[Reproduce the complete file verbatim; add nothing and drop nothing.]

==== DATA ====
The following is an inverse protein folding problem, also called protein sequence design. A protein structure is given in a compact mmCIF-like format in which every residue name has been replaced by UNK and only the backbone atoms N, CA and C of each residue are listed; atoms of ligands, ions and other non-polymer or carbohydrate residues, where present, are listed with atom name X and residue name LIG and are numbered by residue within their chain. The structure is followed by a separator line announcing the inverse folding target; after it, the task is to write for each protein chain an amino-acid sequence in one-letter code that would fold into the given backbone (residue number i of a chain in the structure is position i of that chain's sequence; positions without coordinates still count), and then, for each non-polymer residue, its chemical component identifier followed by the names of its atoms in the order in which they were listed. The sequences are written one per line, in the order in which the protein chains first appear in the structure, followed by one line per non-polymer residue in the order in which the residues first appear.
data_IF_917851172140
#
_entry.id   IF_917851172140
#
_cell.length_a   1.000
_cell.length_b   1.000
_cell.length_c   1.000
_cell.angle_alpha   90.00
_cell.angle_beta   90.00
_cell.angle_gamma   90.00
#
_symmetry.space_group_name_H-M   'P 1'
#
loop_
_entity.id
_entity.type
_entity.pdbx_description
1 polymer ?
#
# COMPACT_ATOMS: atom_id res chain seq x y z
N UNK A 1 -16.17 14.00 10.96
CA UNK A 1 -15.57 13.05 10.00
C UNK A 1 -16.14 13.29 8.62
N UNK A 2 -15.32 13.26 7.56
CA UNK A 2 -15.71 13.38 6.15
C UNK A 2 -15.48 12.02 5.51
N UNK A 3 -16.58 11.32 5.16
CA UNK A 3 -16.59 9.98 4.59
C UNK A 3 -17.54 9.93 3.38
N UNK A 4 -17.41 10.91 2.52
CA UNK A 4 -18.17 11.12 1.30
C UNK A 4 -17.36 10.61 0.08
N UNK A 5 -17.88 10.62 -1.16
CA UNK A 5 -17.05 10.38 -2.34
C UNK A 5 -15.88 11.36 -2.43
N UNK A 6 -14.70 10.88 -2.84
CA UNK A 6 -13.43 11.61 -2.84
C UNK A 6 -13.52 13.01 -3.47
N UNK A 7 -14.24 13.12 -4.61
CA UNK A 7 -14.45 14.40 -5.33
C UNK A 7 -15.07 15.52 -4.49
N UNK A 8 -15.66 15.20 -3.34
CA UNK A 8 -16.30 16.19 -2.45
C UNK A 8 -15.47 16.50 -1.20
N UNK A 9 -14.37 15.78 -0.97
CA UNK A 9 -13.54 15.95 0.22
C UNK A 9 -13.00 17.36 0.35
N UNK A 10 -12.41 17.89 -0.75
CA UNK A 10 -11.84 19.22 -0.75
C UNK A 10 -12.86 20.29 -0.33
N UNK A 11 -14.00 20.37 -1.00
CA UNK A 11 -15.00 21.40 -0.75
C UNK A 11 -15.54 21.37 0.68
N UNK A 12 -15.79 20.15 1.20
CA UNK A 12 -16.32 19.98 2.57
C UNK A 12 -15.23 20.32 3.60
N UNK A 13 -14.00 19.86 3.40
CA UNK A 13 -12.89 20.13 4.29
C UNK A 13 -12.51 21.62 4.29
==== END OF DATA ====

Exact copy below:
The following is an inverse protein folding problem, also called protein sequence design. A protein structure is given in a compact mmCIF-like format in which every residue name has been replaced by UNK and only the backbone atoms N, CA and C of each residue are listed; atoms of ligands, ions and other non-polymer or carbohydrate residues, where present, are listed with atom name X and residue name LIG and are numbered by residue within their chain. The structure is followed by a separator line announcing the inverse folding target; after it, the task is to write for each protein chain an amino-acid sequence in one-letter code that would fold into the given backbone (residue number i of a chain in the structure is position i of that chain's sequence; positions without coordinates still count), and then, for each non-polymer residue, its chemical component identifier followed by the names of its atoms in the order in which they were listed. The sequences are written one per line, in the order in which the protein chains first appear in the structure, followed by one line per non-polymer residue in the order in which the residues first appear.
data_IF_917851172140
#
_entry.id   IF_917851172140
#
_cell.length_a   1.000
_cell.length_b   1.000
_cell.length_c   1.000
_cell.angle_alpha   90.00
_cell.angle_beta   90.00
_cell.angle_gamma   90.00
#
_symmetry.space_group_name_H-M   'P 1'
#
loop_
_entity.id
_entity.type
_entity.pdbx_description
1 polymer ?
#
# COMPACT_ATOMS: atom_id res chain seq x y z
N UNK A 1 -16.17 14.00 10.96
CA UNK A 1 -15.57 13.05 10.00
C UNK A 1 -16.14 13.29 8.62
N UNK A 2 -15.32 13.26 7.56
CA UNK A 2 -15.71 13.38 6.15
C UNK A 2 -15.48 12.02 5.51
N UNK A 3 -16.58 11.32 5.16
CA UNK A 3 -16.59 9.98 4.59
C UNK A 3 -17.54 9.93 3.38
N UNK A 4 -17.41 10.91 2.52
CA UNK A 4 -18.17 11.12 1.30
C UNK A 4 -17.36 10.61 0.08
N UNK A 5 -17.88 10.62 -1.16
CA UNK A 5 -17.05 10.38 -2.34
C UNK A 5 -15.88 11.36 -2.43
N UNK A 6 -14.70 10.88 -2.84
CA UNK A 6 -13.43 11.61 -2.84
C UNK A 6 -13.52 13.01 -3.47
N UNK A 7 -14.24 13.12 -4.61
CA UNK A 7 -14.45 14.40 -5.33
C UNK A 7 -15.07 15.52 -4.49
N UNK A 8 -15.66 15.20 -3.34
CA UNK A 8 -16.30 16.19 -2.45
C UNK A 8 -15.47 16.50 -1.20
N UNK A 9 -14.37 15.78 -0.97
CA UNK A 9 -13.54 15.95 0.22
C UNK A 9 -13.00 17.36 0.35
N UNK A 10 -12.41 17.89 -0.75
CA UNK A 10 -11.84 19.22 -0.75
C UNK A 10 -12.86 20.29 -0.33
N UNK A 11 -14.00 20.37 -1.00
CA UNK A 11 -15.00 21.40 -0.75
C UNK A 11 -15.54 21.37 0.68
N UNK A 12 -15.79 20.15 1.20
CA UNK A 12 -16.32 19.98 2.57
C UNK A 12 -15.23 20.32 3.60
N UNK A 13 -14.00 19.86 3.40
CA UNK A 13 -12.89 20.13 4.29
C UNK A 13 -12.51 21.62 4.29